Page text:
How much parking is at the SOEC complex?
There are over 1,000 spaces to park at the SOEC complex and another 1,000 in the surrounding lots and on the street.
Is there a fee to park at the SOEC complex?
During special events such as the Weezer concert, you can expect to pay $10 cash to park in the General Parking areas at the complex. This program is supported by volunteer organizations as a fundraiser. If you are going to a different building on the complex on a event night, let the volunteers know and you won't be charged. For more information, go to soec.ca/parking-and-directions.
What are the transportation options?
There is enough parking at the SOEC complex to accommodate parking on the vast majority of nights. For the several days where events overlap, there are free shuttle services and public transit available. See the Plan your trip to the SOEC complex travel guide in the Documents section for more information.
How was the parking need at the SOEC complex determined?
Can I park in front of homes?
All street parking is public parking. Please be considerate of residents private businesses when parking for an event. Follow this link to see more information about parking rules.
How much parking does Penticton have downtown?
There are currently about 3,900 parking spaces downtown. Of this amount, approximately 40% are used by employees of businesses in the area, another 40% are used by customers and the remaining 20% are used by residents.
How does the City manage parking?
The City has introduced a mix of programs to address parking pressures while encouraging activity downtown. Free two hour parking along Main Street and metered parking in the adjacent blocks are designed to make it convenient for people to shop and do business downtown. Resident Only Parking areas on neighboring streets help to push employee parking into nearby paid lots. Private and public lots provide parking for employers and their employees.
Should the City add parking downtown?
The utilization rate of available parking in Penticton’s downtown is about 47% when averaged over the year. Additional parking is often considered once the utilization rate in an area reaches 85%. The City of Penticton is reviewing the current parking and transportation programs, consulting the community through surveys and community events, and working with the Transportation Advisory Committee to see what adjustments can be made to improve use of available parking and transportation systems.
Why doesn’t the City build a parkade?
Parkades are substantially more expensive than surface parking. The City of Kelowna’s new parkade cost an estimated $19.25 million for 566 stalls or $34 thousand per space. Surface parking can be added for approximately $5 to $10 thousand per space.
Does the City earn revenue on parking?
For many larger centers, parking is an important source of revenue. For Penticton, revenue from parking only offsets the cost of maintaining the surface and on-street parking spaces. In 2016, the City earned approximately $400,000 from parking meters, public lots and tickets.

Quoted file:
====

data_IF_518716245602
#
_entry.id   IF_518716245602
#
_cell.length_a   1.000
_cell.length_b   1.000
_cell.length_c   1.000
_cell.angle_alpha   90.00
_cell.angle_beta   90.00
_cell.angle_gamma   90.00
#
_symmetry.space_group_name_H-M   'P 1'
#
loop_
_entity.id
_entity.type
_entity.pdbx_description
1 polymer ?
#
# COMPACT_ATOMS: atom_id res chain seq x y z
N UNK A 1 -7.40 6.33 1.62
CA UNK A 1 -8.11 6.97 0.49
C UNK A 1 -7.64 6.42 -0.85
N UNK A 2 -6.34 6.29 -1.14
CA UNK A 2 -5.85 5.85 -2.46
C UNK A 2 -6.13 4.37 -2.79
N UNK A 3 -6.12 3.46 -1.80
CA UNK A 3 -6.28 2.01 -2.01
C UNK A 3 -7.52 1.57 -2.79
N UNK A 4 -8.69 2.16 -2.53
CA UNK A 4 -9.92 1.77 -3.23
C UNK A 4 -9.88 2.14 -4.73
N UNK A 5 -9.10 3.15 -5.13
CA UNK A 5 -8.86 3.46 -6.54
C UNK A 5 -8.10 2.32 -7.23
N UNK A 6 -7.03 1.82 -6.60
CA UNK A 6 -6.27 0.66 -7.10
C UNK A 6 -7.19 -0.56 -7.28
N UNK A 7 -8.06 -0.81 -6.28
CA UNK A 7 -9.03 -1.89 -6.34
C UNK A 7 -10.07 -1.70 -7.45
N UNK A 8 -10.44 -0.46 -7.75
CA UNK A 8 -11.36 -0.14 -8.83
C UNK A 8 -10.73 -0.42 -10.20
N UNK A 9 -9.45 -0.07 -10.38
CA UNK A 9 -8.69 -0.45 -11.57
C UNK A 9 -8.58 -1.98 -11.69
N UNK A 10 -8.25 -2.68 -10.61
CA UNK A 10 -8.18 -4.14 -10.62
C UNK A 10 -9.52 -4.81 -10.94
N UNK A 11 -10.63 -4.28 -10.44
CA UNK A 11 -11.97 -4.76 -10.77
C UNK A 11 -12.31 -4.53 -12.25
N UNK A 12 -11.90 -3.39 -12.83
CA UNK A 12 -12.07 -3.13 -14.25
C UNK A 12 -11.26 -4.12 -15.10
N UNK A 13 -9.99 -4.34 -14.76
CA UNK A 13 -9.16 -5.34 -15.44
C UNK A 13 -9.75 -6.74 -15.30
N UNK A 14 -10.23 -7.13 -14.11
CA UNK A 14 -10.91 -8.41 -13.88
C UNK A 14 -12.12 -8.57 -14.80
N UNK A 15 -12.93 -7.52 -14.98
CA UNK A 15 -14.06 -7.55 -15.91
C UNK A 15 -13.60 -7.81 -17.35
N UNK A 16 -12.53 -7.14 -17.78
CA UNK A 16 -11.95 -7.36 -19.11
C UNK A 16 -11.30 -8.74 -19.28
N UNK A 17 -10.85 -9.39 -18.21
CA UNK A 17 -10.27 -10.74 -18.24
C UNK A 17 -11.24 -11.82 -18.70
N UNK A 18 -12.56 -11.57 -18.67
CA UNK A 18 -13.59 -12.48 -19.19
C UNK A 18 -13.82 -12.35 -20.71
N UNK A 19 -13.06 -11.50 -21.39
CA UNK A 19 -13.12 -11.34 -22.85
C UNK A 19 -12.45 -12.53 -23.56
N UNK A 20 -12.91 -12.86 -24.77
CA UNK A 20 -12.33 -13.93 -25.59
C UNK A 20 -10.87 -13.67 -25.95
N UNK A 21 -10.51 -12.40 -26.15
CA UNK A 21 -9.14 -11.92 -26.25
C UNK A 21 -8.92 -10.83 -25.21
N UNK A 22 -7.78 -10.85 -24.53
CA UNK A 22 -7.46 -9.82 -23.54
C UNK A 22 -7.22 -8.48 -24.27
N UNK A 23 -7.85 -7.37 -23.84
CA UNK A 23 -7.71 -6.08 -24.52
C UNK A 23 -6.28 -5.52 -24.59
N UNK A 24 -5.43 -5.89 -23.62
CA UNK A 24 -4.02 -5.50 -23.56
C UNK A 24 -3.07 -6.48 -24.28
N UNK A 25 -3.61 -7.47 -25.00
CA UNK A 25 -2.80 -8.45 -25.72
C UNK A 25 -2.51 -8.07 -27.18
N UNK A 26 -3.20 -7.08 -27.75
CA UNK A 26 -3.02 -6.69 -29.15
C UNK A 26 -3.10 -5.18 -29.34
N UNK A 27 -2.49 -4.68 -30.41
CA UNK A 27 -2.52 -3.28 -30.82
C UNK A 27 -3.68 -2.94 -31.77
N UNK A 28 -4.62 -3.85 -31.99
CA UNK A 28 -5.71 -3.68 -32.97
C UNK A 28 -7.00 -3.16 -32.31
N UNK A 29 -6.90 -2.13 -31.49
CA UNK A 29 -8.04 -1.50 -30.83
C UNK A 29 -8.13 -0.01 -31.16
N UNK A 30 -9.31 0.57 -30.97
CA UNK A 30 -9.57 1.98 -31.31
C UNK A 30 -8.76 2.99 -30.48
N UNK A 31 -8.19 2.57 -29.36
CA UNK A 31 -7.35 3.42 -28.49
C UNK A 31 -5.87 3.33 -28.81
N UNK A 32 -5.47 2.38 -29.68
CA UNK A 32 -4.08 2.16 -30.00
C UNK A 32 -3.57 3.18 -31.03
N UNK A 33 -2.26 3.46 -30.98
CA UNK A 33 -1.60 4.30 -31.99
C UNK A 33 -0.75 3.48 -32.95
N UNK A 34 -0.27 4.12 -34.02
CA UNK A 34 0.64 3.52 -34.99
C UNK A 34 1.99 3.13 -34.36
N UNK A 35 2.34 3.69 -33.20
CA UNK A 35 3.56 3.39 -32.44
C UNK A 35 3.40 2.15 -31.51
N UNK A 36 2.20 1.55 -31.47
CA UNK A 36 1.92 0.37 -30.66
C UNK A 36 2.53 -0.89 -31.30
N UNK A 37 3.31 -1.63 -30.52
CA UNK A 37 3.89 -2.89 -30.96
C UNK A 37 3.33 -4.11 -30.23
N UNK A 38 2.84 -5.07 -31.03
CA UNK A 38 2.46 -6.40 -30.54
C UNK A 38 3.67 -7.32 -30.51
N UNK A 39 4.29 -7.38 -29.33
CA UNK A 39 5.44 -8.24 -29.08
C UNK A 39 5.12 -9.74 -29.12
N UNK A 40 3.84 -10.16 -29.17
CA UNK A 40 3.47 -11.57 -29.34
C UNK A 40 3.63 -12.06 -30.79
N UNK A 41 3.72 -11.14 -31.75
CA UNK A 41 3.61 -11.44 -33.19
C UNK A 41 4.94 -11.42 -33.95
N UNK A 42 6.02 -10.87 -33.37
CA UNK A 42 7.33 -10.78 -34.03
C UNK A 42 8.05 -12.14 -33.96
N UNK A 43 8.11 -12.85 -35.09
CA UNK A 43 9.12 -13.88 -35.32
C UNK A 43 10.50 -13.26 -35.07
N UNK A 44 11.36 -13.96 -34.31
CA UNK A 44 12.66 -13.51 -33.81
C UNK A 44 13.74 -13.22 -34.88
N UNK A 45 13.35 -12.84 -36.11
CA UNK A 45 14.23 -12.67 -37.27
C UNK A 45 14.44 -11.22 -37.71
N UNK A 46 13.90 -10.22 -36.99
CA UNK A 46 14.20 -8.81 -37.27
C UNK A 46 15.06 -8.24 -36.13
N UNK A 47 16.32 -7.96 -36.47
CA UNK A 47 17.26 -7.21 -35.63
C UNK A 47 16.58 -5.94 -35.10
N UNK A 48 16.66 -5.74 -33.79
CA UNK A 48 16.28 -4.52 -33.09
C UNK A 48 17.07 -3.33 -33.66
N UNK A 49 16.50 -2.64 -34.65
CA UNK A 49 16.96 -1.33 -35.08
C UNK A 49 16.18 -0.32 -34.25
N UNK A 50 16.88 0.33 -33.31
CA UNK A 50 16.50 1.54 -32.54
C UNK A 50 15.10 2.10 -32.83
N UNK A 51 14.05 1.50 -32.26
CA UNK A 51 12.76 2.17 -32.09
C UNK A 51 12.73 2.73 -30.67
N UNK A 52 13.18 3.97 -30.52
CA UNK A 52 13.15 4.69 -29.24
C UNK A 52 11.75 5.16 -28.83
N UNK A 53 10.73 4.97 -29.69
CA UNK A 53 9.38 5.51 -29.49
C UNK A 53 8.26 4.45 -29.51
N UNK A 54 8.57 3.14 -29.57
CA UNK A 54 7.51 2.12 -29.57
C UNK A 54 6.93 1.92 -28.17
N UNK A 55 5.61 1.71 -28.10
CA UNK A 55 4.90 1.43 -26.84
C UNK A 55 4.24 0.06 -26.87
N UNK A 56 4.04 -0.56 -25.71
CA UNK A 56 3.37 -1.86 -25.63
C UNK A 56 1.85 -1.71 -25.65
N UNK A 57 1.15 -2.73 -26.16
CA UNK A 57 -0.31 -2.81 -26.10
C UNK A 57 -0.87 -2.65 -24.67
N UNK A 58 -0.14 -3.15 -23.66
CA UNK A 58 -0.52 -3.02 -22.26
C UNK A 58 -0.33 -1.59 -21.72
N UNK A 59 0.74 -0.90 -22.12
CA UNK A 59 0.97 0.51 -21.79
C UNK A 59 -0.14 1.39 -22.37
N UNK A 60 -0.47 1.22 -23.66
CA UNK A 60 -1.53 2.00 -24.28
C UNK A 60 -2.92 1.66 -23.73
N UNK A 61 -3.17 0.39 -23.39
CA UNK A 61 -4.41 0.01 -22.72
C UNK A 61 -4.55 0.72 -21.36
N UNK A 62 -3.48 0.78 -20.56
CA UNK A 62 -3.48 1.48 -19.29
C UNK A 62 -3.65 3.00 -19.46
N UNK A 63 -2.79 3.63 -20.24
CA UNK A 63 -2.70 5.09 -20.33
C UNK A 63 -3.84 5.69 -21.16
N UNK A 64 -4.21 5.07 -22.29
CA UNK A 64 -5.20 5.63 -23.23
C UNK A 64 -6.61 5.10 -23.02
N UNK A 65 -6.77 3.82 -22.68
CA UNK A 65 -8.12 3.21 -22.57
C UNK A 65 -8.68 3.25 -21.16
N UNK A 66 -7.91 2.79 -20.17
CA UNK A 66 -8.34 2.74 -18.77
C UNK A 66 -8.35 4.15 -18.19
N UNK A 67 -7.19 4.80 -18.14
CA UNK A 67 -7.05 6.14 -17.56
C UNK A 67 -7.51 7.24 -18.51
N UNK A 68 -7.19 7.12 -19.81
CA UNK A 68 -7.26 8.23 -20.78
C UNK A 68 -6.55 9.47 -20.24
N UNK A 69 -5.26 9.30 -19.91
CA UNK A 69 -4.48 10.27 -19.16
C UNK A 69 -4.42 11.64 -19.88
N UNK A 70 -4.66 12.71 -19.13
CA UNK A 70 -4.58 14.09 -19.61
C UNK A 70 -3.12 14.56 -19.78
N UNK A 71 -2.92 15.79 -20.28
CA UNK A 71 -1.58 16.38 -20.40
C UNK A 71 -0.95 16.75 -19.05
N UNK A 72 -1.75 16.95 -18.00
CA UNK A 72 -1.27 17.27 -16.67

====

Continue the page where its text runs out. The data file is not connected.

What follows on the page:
Should the City increase parking revenue?
The community is divided on whether or not the City should earn more revenue from parking. Some support the concept of user pay to offset costs while others believe that free parking is one of the benefits of living in a small community and is welcoming to visitors.
With constant pressure on costs, the City has investigated charging a fee for permits for the Resident Only Parking program and introducing paid parking along Lakeshore Drive and Riverside Drive. These initiatives have been met with resistance and Council directed the City to put the efforts on hold and consult with the community.
How can Penticton address the parking pressures downtown?
The City of Penticton is currently reviewing the programs and working with the Transportation Advisory Committee to see what adjustments can be made. A vision for the future of parking and transportation in Penticton will be developed as part of the Official Community Plan process which is now underway. Feedback from the community will be an important part of these activities.
Why does the City offer a Resident Only Parking program?
The City introduced a Resident Only Parking program in 2004 to address pressure on street parking for neighbors affected by new developments, tourist activity and the loss of parking lots. To date, there are 750 residents with Resident Only Parking passes located in the downtown area and near the new hospital tower. The program has received mixed reviews about the program and the City is reviewing its effectiveness.
What ideas are being considered?
Based on preliminary feedback gathered from the community, there are opportunities to look at reconfiguring employee and customer parking allocations, investigation seasonal solutions to adjust to low and high demand, change hourly restrictions, and investigate transit frequencies and cycling connections.